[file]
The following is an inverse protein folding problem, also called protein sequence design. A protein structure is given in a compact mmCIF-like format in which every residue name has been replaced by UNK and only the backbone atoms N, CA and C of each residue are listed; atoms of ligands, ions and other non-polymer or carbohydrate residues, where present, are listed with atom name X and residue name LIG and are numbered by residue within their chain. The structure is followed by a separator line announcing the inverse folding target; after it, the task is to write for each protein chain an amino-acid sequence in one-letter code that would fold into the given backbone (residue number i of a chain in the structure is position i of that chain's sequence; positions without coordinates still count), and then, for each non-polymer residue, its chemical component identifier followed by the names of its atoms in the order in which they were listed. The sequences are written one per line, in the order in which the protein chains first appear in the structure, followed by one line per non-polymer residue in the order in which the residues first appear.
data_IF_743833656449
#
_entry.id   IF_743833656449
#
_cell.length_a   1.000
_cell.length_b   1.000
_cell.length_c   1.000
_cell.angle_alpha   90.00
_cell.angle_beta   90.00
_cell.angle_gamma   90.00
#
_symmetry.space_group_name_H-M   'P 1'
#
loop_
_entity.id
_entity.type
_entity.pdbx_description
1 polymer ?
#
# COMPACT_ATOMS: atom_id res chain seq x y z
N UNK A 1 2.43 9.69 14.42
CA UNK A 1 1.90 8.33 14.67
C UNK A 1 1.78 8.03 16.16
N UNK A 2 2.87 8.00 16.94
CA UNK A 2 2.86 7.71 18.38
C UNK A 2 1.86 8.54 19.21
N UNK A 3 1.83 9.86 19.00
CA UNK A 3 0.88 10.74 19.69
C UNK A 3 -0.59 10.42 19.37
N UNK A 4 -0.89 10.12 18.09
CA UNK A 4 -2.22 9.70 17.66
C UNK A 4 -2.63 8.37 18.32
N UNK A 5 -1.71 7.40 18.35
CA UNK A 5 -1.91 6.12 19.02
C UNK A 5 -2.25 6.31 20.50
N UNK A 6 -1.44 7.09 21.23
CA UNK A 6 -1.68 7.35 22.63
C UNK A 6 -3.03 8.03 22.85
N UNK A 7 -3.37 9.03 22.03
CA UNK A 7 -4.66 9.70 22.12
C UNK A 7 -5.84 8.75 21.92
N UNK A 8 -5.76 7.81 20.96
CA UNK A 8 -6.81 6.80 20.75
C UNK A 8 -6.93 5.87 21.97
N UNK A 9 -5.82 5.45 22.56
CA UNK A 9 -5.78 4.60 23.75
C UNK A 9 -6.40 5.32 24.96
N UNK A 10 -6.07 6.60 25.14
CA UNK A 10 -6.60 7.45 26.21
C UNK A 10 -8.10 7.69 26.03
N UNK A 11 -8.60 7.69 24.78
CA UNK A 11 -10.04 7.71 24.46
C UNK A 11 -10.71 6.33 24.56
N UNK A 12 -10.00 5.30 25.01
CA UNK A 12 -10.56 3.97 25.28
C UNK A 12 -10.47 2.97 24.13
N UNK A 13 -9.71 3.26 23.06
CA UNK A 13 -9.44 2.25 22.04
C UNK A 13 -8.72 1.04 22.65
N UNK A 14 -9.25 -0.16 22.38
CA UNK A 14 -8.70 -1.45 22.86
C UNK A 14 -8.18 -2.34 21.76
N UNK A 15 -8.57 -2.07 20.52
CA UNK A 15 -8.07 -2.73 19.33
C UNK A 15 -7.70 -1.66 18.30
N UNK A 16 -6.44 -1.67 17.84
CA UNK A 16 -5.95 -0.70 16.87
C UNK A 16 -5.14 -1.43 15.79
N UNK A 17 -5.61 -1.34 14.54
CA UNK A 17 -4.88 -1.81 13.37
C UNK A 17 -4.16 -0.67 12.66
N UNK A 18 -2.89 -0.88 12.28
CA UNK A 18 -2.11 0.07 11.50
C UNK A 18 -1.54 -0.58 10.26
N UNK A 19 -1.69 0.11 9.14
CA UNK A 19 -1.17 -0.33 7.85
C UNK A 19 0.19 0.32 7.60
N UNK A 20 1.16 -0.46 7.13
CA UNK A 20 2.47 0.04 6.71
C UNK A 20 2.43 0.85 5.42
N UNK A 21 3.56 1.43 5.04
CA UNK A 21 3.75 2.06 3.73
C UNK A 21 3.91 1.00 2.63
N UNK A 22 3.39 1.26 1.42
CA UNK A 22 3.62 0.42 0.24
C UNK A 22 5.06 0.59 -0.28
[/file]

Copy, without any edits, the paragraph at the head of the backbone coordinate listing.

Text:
The following is an inverse protein folding problem, also called protein sequence design. A protein structure is given in a compact mmCIF-like format in which every residue name has been replaced by UNK and only the backbone atoms N, CA and C of each residue are listed; atoms of ligands, ions and other non-polymer or carbohydrate residues, where present, are listed with atom name X and residue name LIG and are numbered by residue within their chain. The structure is followed by a separator line announcing the inverse folding target; after it, the task is to write for each protein chain an amino-acid sequence in one-letter code that would fold into the given backbone (residue number i of a chain in the structure is position i of that chain's sequence; positions without coordinates still count), and then, for each non-polymer residue, its chemical component identifier followed by the names of its atoms in the order in which they were listed. The sequences are written one per line, in the order in which the protein chains first appear in the structure, followed by one line per non-polymer residue in the order in which the residues first appear.